’80 murder, robbery case reopened
Nevada Appeal News Service
SOUTH LAKE TAHOE – Ron and Sharon Swanson finally have reason to hope.
It’s been almost three decades since their son, Richard, was murdered on Aug. 13, 1980, during a gas station robbery at the now-defunct Shell station at the “Y.” Richard, the 17-year-old clerk who favored the mountains and motorcycles, suffocated on a duct tape gag.
After the Swansons pleaded their case before the South Lake Tahoe City Council in January, the cold case surrounding their son’s death received a new look. One veteran police officer is warming it up.
Chuck Owens, a police detective assigned to the FBI office, is focusing solely on resolving the case.
“We’re starting from square one,” he said. “We’re starting over basically.”
It’s a difficult task. Accounts can vary hours, even minutes after witnesses see a car crash or crime. When you’re dealing with questions that are 27 years old, answers are a bit tougher to come by as memory fades, past investigators have died, and other difficulties arise.
Surprisingly, Owens said he has already accumulated new, and more important, useful information.
He is preparing to send evidence to FBI labs at the federal academy at Quantico, Va.
Owens is also preparing to take a road trip to three states where those with perhaps pertinent information will be interviewed.
“We’re going to follow every clue there is,” Owens said.
Earlier this month Ron and Sharon, a retired couple living in Sonora, Calif., visited Happy Homestead Cemetery where Richard has a plot.
Two sets of fresh flowers were placed at his headstone, which is decorated with etchings of mountains under a partial cloudy sky, a motorcycle and a truck.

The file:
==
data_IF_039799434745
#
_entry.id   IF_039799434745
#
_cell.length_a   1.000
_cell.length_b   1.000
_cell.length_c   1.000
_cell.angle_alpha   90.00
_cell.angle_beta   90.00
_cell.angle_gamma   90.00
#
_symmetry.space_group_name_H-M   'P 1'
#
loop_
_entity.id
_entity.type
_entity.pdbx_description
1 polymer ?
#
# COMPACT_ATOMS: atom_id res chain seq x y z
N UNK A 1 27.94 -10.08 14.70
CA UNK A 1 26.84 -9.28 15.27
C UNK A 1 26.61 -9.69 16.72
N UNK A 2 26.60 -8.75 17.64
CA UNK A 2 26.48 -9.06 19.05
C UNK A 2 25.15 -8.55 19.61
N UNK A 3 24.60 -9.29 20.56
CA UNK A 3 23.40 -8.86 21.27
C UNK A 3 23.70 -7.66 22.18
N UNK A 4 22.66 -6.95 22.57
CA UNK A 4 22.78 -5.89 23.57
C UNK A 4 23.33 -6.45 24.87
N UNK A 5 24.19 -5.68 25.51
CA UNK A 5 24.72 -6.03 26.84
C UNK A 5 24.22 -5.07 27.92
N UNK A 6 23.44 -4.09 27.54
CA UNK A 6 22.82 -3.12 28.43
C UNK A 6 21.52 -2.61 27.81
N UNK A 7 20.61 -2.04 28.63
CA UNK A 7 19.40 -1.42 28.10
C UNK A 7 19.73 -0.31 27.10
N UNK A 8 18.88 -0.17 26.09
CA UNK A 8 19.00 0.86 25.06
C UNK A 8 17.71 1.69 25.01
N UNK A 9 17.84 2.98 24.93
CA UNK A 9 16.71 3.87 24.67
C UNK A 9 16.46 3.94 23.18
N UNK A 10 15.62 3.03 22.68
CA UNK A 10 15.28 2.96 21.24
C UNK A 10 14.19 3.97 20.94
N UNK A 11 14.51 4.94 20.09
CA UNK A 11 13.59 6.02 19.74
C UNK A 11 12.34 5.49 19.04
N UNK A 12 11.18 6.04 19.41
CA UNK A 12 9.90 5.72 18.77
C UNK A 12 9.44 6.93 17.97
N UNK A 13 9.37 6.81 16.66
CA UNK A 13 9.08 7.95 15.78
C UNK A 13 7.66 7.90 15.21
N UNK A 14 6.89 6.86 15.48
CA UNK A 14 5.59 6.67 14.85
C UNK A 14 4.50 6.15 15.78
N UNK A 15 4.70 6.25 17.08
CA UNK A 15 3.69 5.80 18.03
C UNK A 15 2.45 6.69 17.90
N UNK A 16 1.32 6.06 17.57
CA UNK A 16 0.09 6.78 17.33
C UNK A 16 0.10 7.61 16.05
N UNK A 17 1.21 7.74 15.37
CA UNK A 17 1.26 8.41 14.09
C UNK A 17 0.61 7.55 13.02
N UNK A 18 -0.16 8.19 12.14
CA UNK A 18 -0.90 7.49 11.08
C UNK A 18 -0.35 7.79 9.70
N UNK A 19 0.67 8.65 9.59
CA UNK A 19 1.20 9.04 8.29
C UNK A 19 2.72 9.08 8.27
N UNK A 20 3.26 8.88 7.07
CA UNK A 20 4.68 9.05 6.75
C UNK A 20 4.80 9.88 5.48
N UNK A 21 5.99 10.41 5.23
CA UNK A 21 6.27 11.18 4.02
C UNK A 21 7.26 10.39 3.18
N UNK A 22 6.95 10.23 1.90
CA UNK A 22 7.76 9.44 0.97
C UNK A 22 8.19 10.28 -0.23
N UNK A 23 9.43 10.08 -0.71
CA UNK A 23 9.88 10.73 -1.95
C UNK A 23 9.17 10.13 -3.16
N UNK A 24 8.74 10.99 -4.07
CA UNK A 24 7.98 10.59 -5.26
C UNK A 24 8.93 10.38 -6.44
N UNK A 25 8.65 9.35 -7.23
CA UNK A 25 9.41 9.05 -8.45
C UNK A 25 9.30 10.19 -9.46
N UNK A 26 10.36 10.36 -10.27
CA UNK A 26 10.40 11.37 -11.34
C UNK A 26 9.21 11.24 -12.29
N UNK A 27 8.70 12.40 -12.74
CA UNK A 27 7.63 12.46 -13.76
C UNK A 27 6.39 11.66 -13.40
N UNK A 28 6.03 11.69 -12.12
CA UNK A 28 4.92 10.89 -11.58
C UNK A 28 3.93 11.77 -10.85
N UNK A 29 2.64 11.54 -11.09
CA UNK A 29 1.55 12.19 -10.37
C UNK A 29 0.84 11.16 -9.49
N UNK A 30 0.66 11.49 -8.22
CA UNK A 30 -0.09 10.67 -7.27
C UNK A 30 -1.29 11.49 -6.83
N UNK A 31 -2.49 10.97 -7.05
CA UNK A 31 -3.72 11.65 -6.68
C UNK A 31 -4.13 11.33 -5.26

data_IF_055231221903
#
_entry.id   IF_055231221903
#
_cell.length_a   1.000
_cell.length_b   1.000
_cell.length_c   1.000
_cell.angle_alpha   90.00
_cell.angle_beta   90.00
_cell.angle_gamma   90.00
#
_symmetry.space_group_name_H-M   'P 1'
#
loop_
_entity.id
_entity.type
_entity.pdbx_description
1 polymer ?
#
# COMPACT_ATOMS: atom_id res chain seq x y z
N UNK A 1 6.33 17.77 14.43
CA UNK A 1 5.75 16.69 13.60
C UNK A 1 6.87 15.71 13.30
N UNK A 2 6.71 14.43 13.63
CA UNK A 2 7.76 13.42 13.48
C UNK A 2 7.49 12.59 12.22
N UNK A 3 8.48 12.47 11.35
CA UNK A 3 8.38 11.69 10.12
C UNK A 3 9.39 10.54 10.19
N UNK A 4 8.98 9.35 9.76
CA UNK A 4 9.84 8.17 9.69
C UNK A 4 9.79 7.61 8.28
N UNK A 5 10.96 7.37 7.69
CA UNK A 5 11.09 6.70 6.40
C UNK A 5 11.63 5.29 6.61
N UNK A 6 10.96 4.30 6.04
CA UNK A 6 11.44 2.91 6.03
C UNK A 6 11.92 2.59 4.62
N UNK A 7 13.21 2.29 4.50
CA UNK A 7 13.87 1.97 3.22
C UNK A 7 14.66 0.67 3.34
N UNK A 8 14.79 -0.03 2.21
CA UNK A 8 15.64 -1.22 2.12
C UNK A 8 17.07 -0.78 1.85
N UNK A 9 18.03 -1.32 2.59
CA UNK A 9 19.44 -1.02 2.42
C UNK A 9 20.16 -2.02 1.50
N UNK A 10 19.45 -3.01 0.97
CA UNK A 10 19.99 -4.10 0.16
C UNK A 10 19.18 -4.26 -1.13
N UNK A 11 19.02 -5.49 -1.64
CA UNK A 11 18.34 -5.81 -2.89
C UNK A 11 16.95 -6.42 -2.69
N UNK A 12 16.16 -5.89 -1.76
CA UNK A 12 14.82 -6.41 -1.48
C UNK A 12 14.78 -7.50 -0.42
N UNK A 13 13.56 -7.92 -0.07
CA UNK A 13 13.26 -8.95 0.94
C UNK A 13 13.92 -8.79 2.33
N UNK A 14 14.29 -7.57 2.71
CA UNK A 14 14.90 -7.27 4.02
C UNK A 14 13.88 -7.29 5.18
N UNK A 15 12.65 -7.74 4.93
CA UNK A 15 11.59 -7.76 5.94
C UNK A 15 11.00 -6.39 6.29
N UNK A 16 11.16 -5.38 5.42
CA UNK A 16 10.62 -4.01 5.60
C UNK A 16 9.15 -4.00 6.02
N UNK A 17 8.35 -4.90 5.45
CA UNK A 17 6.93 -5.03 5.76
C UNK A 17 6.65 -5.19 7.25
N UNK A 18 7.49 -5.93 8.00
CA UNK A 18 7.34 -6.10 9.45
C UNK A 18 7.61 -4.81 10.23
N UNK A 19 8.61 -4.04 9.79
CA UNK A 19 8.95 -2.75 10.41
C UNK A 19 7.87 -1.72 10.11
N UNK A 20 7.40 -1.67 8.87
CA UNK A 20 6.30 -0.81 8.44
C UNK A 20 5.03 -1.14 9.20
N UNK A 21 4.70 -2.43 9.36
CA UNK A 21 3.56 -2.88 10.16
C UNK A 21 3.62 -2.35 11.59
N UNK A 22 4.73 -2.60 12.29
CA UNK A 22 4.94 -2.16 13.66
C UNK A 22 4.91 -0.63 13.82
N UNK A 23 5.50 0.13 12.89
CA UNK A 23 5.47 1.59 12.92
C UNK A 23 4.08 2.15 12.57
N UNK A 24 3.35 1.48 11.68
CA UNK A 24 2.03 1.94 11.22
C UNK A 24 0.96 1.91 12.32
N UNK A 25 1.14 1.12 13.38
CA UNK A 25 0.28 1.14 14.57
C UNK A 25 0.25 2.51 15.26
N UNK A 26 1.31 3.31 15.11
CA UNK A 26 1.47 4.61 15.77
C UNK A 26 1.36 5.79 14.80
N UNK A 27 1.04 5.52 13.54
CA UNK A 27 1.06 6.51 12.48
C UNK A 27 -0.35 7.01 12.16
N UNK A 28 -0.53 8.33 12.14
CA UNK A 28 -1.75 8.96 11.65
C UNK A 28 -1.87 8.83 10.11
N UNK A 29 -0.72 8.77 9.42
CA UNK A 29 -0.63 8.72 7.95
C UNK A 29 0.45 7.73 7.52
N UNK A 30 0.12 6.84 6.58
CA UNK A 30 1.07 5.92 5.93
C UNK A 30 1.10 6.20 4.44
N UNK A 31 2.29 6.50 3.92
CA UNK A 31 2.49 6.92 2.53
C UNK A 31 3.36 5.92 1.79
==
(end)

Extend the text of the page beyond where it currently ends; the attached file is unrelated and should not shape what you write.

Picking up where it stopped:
“Just an all-around kid,” said Ron.
The parents, who said they have plots reserved next to Richard’s, stood with Owens at the cemetery. The Swansons hope they receive answers.
“The police department has just been phenomenal,” Ron said.
Four months ago such kind words wouldn’t have passed Ron’s lips. Disgusted with a lack of progress in the case and certain the suspect can be found (the Swansons even had a name but refused to utter it), the two drove from Sonora to attend the city council meeting to share their pain.
“For the past 26 years, we have waited for a proper and thorough investigation into the robberies and murder of our son,” Ron Swanson said at the time. “There is evidence, and there is a suspect. Nothing is being done. All we receive are excuses, lies and empty promises.”
To assist his investigation, Owens had a phone number created specifically to receive information on this case. He’s optimistic there are people who have information surrounding Swanson’s murder.
“Their conscience might decide they have to come forward and get this burden off their chest,” he said.
The phone number is (866) 436-1898, and it goes directly to Owens.
Secret Witness turns 40 this year – and it’s helped solve many of Northern Nevada’s most violent crimes
Secret Witness tips have played a pivotal role in solving some of the most violent crimes the greater Northern Nevada region has seen. To date, Secret Witness has paid out more than $300,000 in rewards to anonymous tipsters. Rewards range from $50 (graffiti/tagging) to $1,500 (armed robbery) to $2,500 (murder).